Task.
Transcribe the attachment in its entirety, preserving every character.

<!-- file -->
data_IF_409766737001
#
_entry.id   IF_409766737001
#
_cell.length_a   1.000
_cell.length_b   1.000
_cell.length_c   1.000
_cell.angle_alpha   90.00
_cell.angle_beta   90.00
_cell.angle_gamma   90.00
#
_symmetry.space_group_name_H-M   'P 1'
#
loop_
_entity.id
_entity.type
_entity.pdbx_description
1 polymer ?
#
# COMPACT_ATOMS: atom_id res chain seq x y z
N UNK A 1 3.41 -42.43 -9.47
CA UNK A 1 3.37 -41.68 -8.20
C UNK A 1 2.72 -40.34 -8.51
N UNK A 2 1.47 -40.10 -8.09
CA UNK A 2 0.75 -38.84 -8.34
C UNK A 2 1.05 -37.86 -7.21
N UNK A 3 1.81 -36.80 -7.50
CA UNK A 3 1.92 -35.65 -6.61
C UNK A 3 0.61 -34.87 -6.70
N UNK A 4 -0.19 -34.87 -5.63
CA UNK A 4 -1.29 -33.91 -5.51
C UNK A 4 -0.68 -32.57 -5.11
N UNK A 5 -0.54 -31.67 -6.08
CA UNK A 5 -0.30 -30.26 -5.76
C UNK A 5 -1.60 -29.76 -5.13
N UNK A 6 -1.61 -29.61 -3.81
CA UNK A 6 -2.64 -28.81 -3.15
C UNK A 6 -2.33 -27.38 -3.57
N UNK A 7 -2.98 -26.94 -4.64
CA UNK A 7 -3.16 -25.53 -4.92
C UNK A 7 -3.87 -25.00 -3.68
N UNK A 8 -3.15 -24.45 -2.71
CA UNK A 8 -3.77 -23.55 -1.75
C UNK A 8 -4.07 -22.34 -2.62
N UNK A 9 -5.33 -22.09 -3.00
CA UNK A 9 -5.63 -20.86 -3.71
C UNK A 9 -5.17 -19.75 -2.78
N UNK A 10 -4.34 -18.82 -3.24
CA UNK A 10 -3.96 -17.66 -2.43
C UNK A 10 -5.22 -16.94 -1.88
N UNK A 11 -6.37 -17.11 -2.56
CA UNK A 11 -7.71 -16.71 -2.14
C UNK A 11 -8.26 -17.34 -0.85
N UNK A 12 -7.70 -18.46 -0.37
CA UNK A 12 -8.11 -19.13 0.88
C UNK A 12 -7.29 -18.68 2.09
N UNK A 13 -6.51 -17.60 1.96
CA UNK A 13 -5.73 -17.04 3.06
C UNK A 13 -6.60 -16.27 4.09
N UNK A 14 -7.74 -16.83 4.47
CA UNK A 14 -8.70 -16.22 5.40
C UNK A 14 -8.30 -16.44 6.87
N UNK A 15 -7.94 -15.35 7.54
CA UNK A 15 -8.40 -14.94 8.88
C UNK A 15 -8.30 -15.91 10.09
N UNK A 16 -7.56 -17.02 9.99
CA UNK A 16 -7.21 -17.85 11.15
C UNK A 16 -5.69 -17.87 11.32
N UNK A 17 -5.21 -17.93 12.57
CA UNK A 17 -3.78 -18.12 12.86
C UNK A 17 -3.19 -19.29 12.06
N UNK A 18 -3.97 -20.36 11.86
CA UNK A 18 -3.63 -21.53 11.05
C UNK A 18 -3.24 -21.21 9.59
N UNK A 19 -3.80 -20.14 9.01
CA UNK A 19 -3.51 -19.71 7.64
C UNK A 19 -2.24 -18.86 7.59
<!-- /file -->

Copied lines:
data_IF_409766737001
#
_entry.id   IF_409766737001
#
_cell.length_a   1.000
_cell.length_b   1.000
_cell.length_c   1.000
_cell.angle_alpha   90.00
_cell.angle_beta   90.00
_cell.angle_gamma   90.00
#
_symmetry.space_group_name_H-M   'P 1'
#
loop_
_entity.id
_entity.type
_entity.pdbx_description
1 polymer ?
#
# COMPACT_ATOMS: atom_id res chain seq x y z
N UNK A 1 3.41 -42.43 -9.47
CA UNK A 1 3.37 -41.68 -8.20
C UNK A 1 2.72 -40.34 -8.51
N UNK A 2 1.47 -40.10 -8.09
CA UNK A 2 0.75 -38.84 -8.34
C UNK A 2 1.05 -37.86 -7.21
N UNK A 3 1.81 -36.80 -7.50
CA UNK A 3 1.92 -35.65 -6.61
C UNK A 3 0.61 -34.87 -6.70
N UNK A 4 -0.19 -34.87 -5.63
CA UNK A 4 -1.29 -33.91 -5.51
C UNK A 4 -0.68 -32.57 -5.11
N UNK A 5 -0.54 -31.67 -6.08
CA UNK A 5 -0.30 -30.26 -5.76
C UNK A 5 -1.60 -29.76 -5.13
N UNK A 6 -1.61 -29.61 -3.81
CA UNK A 6 -2.64 -28.81 -3.15
C UNK A 6 -2.33 -27.38 -3.57
N UNK A 7 -2.98 -26.94 -4.64
CA UNK A 7 -3.16 -25.53 -4.92
C UNK A 7 -3.87 -25.00 -3.68
N UNK A 8 -3.15 -24.45 -2.71
CA UNK A 8 -3.77 -23.55 -1.75
C UNK A 8 -4.07 -22.34 -2.62
N UNK A 9 -5.33 -22.09 -3.00
CA UNK A 9 -5.63 -20.86 -3.71
C UNK A 9 -5.17 -19.75 -2.78
N UNK A 10 -4.34 -18.82 -3.24
CA UNK A 10 -3.96 -17.66 -2.43
C UNK A 10 -5.22 -16.94 -1.88
N UNK A 11 -6.37 -17.11 -2.56
CA UNK A 11 -7.71 -16.71 -2.14
C UNK A 11 -8.26 -17.34 -0.85
N UNK A 12 -7.70 -18.46 -0.37
CA UNK A 12 -8.11 -19.13 0.88
C UNK A 12 -7.29 -18.68 2.09
N UNK A 13 -6.51 -17.60 1.96
CA UNK A 13 -5.73 -17.04 3.06
C UNK A 13 -6.60 -16.27 4.09
N UNK A 14 -7.74 -16.83 4.47
CA UNK A 14 -8.70 -16.22 5.40
C UNK A 14 -8.30 -16.44 6.87
N UNK A 15 -7.94 -15.35 7.54
CA UNK A 15 -8.40 -14.94 8.88
C UNK A 15 -8.30 -15.91 10.09
N UNK A 16 -7.56 -17.02 9.99
CA UNK A 16 -7.21 -17.85 11.15
C UNK A 16 -5.69 -17.87 11.32
N UNK A 17 -5.21 -17.93 12.57
CA UNK A 17 -3.78 -18.12 12.86
C UNK A 17 -3.19 -19.29 12.06
N UNK A 18 -3.97 -20.36 11.86
CA UNK A 18 -3.63 -21.53 11.05
C UNK A 18 -3.24 -21.21 9.59
N UNK A 19 -3.80 -20.14 9.01
CA UNK A 19 -3.51 -19.71 7.64
C UNK A 19 -2.24 -18.86 7.59